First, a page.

There was a great article posted on Planetizen today at: http://www.planetizen.com/news/redirect.php?id=16931 on sustainable U.S. cities. In overall rankings, San Francisco and Portland were neck and neck in the top two, followed by Berkeley and Seattle. Not surprisingly, New York ranked highest among east coast cities in no small part due to it's well used transit system.
San Francisco was notable for it's 67% level of waste diversion (not sure I know exactly what that means.)
Portland was #1 in both air and water quality, and #2 in the number of LEED certified buildings.
There's a couple of five minute videos about San Francisco and Portland, featuring mayors Gavin Newsome and Tom Potter, respectively, you can download here: http://www.sustainlane.com/index.php
Pittsburgh stood out by being #1 in farmer's market's, which the article points out have been growing rapidly in recent years all over the country.
Philadelphia also did well in terms of farmer's markets.
Boston stood out by being #1 in transportation.
The great lakes provide good quality drinking water to both Chicago and Detroit.
I wasn't surprised Portland did as well as it did, and it sure makes me feel good about my decision to move there in January. I didn't take much time to study the methodology, but the idea about cities competing to be leaders in sustainability is I think very healthy. IMO, people are more rootless today than at any time in U.S. history, largely because we've placed a premium on job mobility. Increasingly, people's lifestyles mirror the a-local nature of corporations. Instead of letting where you want to live, determine who and where you will work, too often people let their desire for a higher paying job, dictate where they end up living. When we think of cities with the most rapidly growing economies, we often forget that the factors which fuel that growth tend to sacrifice long-term sustainability for short-term appeal. Case in point: Las Vegas. Those who avoid bankrupting themselves through gambling may not be able to stave off thirst or starvation once their oil lifeline is severed leaving the city the desolate wasteland it always was.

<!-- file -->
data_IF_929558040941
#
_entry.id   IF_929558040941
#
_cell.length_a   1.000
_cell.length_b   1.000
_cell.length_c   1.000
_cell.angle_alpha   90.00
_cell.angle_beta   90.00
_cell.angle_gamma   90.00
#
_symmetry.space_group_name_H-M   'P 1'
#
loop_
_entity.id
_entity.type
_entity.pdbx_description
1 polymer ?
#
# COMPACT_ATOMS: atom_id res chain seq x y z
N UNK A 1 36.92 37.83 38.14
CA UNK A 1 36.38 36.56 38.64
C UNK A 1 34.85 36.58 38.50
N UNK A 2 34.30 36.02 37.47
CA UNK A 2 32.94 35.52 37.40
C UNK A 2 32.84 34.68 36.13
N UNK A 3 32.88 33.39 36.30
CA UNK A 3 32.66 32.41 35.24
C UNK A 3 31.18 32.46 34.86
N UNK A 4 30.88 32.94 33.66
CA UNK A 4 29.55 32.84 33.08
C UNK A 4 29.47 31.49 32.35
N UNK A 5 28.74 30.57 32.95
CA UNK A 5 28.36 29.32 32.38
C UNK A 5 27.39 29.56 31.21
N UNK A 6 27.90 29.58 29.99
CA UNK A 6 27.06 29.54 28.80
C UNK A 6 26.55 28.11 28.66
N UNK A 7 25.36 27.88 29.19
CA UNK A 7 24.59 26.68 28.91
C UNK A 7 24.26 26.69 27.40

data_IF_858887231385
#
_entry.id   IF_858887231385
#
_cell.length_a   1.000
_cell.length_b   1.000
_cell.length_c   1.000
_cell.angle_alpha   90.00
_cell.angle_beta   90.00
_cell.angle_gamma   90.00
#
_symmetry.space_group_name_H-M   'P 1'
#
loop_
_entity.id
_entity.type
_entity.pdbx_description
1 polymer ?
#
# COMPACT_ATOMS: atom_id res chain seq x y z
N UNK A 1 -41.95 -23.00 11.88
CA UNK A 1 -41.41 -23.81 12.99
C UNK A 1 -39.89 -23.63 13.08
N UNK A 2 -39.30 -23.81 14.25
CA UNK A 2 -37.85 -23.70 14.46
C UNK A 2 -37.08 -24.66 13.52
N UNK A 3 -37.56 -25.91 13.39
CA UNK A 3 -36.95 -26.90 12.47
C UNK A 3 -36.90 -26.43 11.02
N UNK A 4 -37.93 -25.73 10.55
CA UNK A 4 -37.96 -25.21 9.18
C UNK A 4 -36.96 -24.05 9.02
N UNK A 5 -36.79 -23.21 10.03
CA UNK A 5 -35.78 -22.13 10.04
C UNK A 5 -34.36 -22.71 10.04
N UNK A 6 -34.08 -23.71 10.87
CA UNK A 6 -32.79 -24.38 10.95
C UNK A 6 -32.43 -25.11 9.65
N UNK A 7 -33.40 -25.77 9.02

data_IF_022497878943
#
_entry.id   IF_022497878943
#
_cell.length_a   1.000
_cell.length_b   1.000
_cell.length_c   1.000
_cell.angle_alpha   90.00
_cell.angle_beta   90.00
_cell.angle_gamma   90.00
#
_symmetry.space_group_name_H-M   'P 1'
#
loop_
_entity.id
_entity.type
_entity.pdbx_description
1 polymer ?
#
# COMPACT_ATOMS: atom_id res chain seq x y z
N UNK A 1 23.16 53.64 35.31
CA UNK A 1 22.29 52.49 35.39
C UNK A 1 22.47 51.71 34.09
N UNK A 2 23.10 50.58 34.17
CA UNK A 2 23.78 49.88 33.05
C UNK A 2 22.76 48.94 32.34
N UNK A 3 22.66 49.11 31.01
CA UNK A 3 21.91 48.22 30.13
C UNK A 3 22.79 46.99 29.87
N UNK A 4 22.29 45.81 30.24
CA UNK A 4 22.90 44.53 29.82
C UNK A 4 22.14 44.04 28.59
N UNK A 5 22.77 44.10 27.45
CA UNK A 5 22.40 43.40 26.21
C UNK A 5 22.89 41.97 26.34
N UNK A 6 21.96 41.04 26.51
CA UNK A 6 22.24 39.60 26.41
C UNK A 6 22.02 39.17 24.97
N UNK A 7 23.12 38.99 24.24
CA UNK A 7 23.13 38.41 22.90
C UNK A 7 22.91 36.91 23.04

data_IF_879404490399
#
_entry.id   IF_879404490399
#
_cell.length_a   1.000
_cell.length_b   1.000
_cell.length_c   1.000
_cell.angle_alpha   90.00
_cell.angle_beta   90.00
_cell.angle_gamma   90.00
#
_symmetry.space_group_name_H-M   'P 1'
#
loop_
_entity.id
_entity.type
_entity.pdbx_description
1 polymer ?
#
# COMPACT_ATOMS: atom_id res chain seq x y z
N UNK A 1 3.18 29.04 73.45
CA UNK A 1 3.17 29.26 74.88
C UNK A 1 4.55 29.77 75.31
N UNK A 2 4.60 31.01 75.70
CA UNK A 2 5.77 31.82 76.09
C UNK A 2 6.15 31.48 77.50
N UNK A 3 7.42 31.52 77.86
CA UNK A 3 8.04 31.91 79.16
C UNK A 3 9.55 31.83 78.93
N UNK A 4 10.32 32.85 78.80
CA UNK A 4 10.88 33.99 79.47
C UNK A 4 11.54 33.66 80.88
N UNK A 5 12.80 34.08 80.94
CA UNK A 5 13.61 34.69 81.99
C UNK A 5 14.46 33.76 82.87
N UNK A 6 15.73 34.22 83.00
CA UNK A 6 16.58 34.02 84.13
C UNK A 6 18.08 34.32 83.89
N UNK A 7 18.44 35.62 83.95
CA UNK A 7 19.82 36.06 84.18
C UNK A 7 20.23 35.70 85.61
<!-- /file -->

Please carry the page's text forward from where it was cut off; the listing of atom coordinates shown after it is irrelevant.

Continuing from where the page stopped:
If you don't see your city in the rankings, don't worry because SustainLane plans on expanding them to include the top 50 U.S. cities next year.
For those of you who live among the cities that were ranked, or found the article interesting, what do you think? We're you surprised, dissapointed or just reassured? I'm curious as to people's thoughts, opinions and insights on this.